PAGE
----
The North Sea is home to marine mammals. Common seals, and Harbour porpoises can be found along the coasts, at marine installations, and on islands. The very northern North Sea islands such as the Shetland Islands are occasionally home to a larger variety of pinnipeds including bearded, harp, hooded and ringed seals, and even walrus. North Sea cetaceans include various porpoise, dolphin and whale species.
A virus, which cost the lives of 18,000 seals on Germany's North Sea coast in 1988 has turned up on German shores again this week. It poses a fatal threat to the seals and ecology of Europe’s unique North Sea mud flats.
The North Sea seal population is in serious danger. The seal is a sociable animal. But the creature's friendly habits are now costing it its life. Experts say that viruses have little trouble spreading fast among seal populations.
Indeed, in 1988, the Phocine Distemper Virus (PDV) cost the lives of 18,000 seals on Germany’s North Sea cost, effectively wiping out some 60 per cent of the area’s seal population. There are now fresh signs that the environmental nightmare is seeing an unwelcome revival. The first dead seals with the lethal virus were discovered two months ago in Kattegat, just off the Danish island Anholt. Since then 2000 animals have fallen victim to the deadly disease off the Scandinavian coast, and the first five infected seals were washed up on German shores this week.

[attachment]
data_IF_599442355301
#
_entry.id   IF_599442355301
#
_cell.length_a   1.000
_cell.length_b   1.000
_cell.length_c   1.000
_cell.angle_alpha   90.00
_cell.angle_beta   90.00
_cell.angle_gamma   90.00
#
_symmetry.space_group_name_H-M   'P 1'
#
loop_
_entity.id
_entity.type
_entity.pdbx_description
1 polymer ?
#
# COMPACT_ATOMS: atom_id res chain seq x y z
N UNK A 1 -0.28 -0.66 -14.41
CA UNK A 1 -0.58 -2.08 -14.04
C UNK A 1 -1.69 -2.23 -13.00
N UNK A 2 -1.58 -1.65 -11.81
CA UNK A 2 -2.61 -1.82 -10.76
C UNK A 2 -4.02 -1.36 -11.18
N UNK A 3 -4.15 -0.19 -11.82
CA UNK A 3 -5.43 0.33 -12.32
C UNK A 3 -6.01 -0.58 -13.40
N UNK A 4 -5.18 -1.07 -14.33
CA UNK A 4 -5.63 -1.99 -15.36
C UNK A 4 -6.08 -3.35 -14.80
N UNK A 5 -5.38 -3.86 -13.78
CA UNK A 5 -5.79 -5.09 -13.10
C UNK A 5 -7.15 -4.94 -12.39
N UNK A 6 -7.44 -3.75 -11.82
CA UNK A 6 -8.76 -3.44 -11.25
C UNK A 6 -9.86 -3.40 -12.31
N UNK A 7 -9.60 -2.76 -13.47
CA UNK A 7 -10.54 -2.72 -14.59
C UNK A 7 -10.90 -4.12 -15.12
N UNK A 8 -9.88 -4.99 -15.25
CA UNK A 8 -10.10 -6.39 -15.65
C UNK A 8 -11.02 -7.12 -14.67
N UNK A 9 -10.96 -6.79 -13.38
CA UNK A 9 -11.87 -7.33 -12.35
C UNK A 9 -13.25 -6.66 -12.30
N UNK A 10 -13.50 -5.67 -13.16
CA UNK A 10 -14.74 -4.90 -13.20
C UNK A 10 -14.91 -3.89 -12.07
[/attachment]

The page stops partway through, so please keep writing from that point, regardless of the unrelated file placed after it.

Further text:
The present crisis is almost a repitition of the virus-outbreak scenario, 14 years ago. The 1988 epidemic, the first to have been reported since researchers counted some 37,000 seals living in the North Sea’s mud flats back in 1900, was sparked by arctic seals. They are believed to have been suffering from Russian and Scandinavian overfishing and looking for nutrition way beyond the boundaries of their natural habitat.
The PDV virus befalls lungs and respiratory organs and bacterial infections bacteria follow. As parasites spread easily to other body organs, the seal dies a slow, and painful death. While arctic seals are able to live with the PDV virus, the North Sea seal’s population are defenceless against this relatively new epidemic, as they lack the necesary antibodies. In addition, weakened by a steady increase in marine pollution, these animals now stand little chance of survival.
Thank you Joachim for this card, because such seals may be extinct soon.